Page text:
Flow: For Love of Water Irena Salina
Published Oct 16, 2008Wearing an agenda on its sleeve without subtlety or any unnecessary allusions, Flow begs and pleads for social acknowledgement and action from a typically apathetic population that likes to leave their problems to those who care even less: the government. Its an entirely valid approach given the severity of the subject matter but might be more appropriately called a recruitment video than a documentary.
Flow starts out with some observations about water pollution and the unsavoury impact it has on the health of unaware denizens who consume it, in addition to some insights on the repercussions that water pollution has on ecosystems and human evolution. The implication being that toxins such as pesticides and rocket fuel lead not only to health issues but also to reproductive issues and the removal of masculine traits from various species. Sadly, the doc is far too liberal-minded and humanist to point out that perhaps a lack of reproduction is the worlds way of curing itself of the plague of humanity.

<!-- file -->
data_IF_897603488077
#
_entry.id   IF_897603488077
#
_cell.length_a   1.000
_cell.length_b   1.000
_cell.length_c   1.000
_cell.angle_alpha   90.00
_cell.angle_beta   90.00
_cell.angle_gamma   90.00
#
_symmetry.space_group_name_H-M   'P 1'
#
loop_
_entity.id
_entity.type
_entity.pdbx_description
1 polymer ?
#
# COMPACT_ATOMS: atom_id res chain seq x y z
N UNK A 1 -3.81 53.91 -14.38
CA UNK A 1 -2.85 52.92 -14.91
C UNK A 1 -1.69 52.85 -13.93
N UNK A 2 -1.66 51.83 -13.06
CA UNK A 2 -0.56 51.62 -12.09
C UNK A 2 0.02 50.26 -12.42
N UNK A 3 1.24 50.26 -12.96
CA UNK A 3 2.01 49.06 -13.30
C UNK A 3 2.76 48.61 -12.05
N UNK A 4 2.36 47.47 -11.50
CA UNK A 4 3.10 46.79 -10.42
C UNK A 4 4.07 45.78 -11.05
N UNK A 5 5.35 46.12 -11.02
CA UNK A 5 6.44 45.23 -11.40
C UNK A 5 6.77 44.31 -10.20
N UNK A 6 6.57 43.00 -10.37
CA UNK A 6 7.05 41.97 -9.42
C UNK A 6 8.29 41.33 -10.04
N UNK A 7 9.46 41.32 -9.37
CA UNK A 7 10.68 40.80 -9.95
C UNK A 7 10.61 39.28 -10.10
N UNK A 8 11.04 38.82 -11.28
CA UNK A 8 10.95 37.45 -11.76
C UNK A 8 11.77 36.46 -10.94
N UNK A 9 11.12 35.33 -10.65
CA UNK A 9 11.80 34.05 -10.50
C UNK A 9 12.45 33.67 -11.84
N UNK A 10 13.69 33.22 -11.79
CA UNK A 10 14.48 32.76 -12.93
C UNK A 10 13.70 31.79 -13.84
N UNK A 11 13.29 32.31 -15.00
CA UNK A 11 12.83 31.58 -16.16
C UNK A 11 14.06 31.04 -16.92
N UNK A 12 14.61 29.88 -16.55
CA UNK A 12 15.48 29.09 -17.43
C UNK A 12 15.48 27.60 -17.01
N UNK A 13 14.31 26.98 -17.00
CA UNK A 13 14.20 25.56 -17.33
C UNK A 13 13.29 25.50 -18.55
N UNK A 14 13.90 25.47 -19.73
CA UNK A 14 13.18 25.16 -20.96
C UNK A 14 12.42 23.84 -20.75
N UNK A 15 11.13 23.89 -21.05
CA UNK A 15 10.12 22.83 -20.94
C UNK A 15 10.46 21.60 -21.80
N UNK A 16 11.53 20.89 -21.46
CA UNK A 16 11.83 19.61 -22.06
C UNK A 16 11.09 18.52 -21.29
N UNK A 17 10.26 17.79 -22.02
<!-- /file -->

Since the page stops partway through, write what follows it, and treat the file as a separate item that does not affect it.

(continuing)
Issues of water privatization in Bolivia are explored, as are filtration tactics that have been employed in India; however, the films true agenda rears its head in the second half when a direct attack is made on both Nestle and Coca-Cola and their global water-raping strategies. Their money-grubbing decimation techniques are revealed on both foreign and U.S. soil as an ongoing problem that needs to be dealt with in order for humankind to continue to survive in a world that doesnt resemble Tank Girl, sans Ice-T in a kangaroo suit.
Revelations that the World Water Council is in fact run and influenced by the very corporations that own and manipulate the worlds water supply, in addition to some realities about bottled water and the timeline on world water supplies, do make this an important and worthwhile viewing that people should see. However, some haphazard structural follies keep it far from perfection. (Mongrel Media)